Almost nine in ten off-peak visitors to Edinburgh say they will still come to the capital even if they had to pay a tourist tax of £1 per room per night.
A new survey has found tourists who visit the city out of season are more reluctant to pay a levy, but 86 per cent polled would still be willing to come.
A similar survey at the height of the summer festival period found 92 per cent said they would not be deterred by a £1 tax.
Supporters of the controversial tax hailed the findings as reinforcing their case.
When asked about a £2 per room per night charge, the proportion of off-peak visitors saying they would still come dropped to 80 per cent compared with 88 per cent of peak period tourists.
And if the tax was levied at £4, the figure fell to 66 per cent for off-peak visitors who would not be deterred compared with 78 per cent of summer visitors.
The independent survey, commissioned by Marketing Edinburgh, was designed to see whether those who came to stay in Edinburgh at the cheaper times of year were more likely to be put off by extra costs.
The research was conducted last month, with 323 visitors being asked for their views.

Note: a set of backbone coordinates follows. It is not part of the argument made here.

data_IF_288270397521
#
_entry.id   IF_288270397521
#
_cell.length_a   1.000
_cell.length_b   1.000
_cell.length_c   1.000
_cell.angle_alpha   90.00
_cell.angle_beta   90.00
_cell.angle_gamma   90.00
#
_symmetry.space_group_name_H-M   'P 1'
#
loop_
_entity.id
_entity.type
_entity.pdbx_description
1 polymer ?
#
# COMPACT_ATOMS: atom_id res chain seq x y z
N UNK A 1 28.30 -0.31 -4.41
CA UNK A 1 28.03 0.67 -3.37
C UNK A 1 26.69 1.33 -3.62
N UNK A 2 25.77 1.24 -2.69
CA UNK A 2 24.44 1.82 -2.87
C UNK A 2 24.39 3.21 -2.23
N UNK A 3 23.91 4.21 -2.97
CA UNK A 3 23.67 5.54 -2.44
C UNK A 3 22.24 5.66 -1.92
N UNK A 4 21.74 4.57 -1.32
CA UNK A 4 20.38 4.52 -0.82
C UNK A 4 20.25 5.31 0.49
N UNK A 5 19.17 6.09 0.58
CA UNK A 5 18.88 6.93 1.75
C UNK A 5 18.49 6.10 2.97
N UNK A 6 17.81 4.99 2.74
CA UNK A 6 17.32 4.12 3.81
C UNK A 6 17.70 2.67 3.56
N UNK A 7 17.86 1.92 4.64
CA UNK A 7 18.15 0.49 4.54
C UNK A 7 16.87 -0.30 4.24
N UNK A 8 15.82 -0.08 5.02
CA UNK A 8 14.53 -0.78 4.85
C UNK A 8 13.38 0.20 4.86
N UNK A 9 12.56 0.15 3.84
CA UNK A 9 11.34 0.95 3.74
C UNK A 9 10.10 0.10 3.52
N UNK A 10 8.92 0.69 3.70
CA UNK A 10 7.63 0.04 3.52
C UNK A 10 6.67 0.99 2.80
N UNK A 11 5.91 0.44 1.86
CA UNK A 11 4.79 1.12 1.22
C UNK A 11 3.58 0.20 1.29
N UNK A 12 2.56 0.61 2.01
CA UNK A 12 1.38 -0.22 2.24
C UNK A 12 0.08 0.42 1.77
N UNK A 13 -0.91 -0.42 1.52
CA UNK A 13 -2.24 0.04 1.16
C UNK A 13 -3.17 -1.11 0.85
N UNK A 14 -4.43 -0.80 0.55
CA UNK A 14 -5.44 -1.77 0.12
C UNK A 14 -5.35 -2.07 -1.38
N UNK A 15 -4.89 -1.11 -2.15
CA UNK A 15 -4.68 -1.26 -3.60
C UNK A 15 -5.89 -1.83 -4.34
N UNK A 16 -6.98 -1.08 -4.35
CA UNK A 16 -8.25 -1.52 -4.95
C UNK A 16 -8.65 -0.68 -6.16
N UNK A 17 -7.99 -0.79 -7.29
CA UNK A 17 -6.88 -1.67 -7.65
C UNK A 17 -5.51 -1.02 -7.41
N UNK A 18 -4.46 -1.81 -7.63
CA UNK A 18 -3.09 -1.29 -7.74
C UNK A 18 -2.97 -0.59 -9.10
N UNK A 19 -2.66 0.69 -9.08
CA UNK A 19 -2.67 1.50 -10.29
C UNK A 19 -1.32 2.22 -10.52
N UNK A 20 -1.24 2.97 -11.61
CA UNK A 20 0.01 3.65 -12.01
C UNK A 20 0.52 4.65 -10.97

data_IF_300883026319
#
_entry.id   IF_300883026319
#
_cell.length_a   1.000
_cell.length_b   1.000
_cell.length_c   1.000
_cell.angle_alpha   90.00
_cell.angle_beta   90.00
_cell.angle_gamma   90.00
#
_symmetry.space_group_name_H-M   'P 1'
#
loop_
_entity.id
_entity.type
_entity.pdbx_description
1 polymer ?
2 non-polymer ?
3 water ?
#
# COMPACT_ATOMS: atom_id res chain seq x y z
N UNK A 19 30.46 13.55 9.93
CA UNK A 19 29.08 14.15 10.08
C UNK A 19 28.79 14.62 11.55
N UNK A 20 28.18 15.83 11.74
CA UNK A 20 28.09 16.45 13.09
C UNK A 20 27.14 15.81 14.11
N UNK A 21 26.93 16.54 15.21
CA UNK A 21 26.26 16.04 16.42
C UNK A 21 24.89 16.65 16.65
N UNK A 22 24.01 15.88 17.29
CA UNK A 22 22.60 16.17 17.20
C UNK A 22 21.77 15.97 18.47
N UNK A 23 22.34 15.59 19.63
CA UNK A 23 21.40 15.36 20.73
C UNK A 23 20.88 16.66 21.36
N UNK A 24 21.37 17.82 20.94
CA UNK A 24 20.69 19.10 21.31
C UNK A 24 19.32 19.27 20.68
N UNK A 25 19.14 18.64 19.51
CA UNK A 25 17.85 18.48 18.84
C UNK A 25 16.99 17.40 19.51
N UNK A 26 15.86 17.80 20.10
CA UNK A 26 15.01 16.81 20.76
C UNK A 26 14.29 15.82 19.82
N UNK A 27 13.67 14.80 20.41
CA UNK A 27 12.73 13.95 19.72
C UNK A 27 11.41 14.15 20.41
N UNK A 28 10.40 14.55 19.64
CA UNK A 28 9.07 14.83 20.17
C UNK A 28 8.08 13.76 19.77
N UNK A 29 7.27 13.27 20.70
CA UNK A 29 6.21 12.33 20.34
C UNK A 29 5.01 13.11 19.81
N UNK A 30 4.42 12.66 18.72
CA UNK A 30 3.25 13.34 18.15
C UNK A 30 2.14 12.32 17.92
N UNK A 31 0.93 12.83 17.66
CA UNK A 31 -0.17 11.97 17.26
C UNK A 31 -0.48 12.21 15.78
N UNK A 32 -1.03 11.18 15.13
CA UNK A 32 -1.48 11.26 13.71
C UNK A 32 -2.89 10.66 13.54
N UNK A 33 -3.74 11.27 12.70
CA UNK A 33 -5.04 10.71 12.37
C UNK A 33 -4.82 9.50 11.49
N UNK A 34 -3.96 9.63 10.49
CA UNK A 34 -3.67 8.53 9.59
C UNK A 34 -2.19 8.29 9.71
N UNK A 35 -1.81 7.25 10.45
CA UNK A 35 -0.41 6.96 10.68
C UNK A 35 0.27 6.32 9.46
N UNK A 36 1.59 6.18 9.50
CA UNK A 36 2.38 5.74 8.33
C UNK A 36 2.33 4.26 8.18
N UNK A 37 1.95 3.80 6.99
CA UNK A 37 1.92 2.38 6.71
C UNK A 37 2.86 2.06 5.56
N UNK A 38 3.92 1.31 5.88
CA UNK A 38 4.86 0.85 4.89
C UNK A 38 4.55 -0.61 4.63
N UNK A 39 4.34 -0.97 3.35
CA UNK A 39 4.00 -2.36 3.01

Marketing Edinburgh said the findings were “largely consistent” with the results of the previous study, which questioned 561 tourists in July and August.
The body said while those visiting the city at its busiest time were less likely to say they would change their plans, the vast majority of off-peak visitors would still come to the capital.
The summer survey also asked 519 Edinburgh residents for their views and found 59 per cent supported a tourist tax. Any reservations centred mainly around the danger of deterring visitors – a concern that Marketing Edinburgh say was addressed by the finding that most visitors would still come.
John Donnelly, chief executive of Marketing Edinburgh, said the visitor experience in Edinburgh was quite different in summer compared to autumn, so it was important to re-test opinion off-peak. He said: “This, now complete, insight allows us to confidently debate the facts.
“There is a real need to find a solution that enables sustainable investment in Edinburgh’s growing tourism industry while supporting the council to manage the consequences of that success. A tourist tax is a proven way of doing that in other leading destinations.
“That said, our next steps must provide a more in-depth understanding on how such a tax would be operated and spent for those who live, work and do business here.”
City council leader Adam McVey said the findings echoed the experiences of other cities where a tourist tax had not had any detrimental impact on tourist numbers. “In reality, a tourist tax is now commonplace in countries across the world,” he said. “We are very much listening to everyone involved.”